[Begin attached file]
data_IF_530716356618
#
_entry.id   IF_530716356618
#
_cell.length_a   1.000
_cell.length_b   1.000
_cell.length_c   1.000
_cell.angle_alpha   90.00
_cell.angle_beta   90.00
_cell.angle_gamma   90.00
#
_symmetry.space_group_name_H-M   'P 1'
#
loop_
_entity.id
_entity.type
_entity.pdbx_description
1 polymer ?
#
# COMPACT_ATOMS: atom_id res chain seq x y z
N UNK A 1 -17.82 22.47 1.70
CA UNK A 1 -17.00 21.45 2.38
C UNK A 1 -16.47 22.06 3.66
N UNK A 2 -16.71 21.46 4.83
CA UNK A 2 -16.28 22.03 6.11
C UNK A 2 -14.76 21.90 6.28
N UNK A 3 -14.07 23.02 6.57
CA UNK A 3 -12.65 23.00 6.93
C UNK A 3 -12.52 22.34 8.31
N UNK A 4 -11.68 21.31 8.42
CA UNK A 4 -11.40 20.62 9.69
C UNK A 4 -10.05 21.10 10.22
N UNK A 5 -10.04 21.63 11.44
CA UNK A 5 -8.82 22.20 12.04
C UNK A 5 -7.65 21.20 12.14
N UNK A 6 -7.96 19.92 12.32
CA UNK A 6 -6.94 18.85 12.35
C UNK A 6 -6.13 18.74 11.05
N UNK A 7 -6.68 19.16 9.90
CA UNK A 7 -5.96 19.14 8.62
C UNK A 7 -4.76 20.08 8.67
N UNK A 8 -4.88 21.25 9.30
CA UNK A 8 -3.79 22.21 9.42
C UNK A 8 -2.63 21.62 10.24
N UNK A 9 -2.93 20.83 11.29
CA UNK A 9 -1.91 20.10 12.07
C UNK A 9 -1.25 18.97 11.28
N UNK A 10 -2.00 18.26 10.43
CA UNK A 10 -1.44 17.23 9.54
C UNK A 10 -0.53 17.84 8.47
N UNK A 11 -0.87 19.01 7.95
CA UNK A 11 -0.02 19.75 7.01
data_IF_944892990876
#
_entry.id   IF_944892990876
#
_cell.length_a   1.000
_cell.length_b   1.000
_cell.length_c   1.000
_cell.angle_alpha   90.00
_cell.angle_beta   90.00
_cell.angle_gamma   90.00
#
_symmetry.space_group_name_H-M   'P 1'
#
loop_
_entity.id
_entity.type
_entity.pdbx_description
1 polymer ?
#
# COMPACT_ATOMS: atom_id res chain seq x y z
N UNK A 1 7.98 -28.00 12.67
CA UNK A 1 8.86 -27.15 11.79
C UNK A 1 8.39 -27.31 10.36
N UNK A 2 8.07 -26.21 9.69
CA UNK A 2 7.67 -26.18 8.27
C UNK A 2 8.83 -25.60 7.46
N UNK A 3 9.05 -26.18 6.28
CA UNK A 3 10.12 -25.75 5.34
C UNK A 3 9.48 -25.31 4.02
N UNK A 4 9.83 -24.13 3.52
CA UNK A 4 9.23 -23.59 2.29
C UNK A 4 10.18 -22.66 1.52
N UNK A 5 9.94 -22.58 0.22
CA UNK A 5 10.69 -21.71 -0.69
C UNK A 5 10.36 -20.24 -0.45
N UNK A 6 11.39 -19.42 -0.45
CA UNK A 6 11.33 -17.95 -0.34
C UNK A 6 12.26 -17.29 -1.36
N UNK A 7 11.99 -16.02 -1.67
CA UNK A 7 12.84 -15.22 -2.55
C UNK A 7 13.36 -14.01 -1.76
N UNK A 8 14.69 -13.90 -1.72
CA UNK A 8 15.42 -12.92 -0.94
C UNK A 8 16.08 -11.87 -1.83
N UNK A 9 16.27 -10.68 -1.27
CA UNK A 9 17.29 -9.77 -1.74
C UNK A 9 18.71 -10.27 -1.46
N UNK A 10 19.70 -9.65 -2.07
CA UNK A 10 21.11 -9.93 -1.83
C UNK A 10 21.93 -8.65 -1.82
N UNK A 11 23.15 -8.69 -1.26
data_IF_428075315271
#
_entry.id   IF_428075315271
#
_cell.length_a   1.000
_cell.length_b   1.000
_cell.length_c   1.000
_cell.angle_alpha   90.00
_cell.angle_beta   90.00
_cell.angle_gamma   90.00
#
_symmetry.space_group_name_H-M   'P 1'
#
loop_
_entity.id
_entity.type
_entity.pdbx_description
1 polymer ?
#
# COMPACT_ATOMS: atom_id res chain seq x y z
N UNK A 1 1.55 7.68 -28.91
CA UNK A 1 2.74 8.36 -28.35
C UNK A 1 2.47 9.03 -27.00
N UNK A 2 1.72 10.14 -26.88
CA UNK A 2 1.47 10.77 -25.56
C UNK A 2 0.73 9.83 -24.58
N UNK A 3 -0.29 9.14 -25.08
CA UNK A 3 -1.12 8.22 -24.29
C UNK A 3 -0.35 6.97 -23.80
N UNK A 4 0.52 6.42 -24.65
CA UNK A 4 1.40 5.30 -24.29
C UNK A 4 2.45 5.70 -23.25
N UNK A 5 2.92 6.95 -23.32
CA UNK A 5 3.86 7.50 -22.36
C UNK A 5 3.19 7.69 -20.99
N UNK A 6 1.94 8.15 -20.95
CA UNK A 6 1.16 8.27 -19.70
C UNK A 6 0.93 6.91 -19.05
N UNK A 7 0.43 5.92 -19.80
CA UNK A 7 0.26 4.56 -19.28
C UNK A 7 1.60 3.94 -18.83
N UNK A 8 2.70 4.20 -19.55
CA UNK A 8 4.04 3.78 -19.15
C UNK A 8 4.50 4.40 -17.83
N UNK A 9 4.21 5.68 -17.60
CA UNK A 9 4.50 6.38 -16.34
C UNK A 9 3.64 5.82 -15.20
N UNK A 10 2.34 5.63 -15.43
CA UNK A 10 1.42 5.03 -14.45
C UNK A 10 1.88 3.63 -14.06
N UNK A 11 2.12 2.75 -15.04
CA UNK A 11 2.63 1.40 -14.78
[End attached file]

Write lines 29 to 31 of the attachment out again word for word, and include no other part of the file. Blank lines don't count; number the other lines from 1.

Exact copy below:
C UNK A 3 -12.52 22.34 8.31
N UNK A 4 -11.68 21.31 8.42
CA UNK A 4 -11.40 20.62 9.69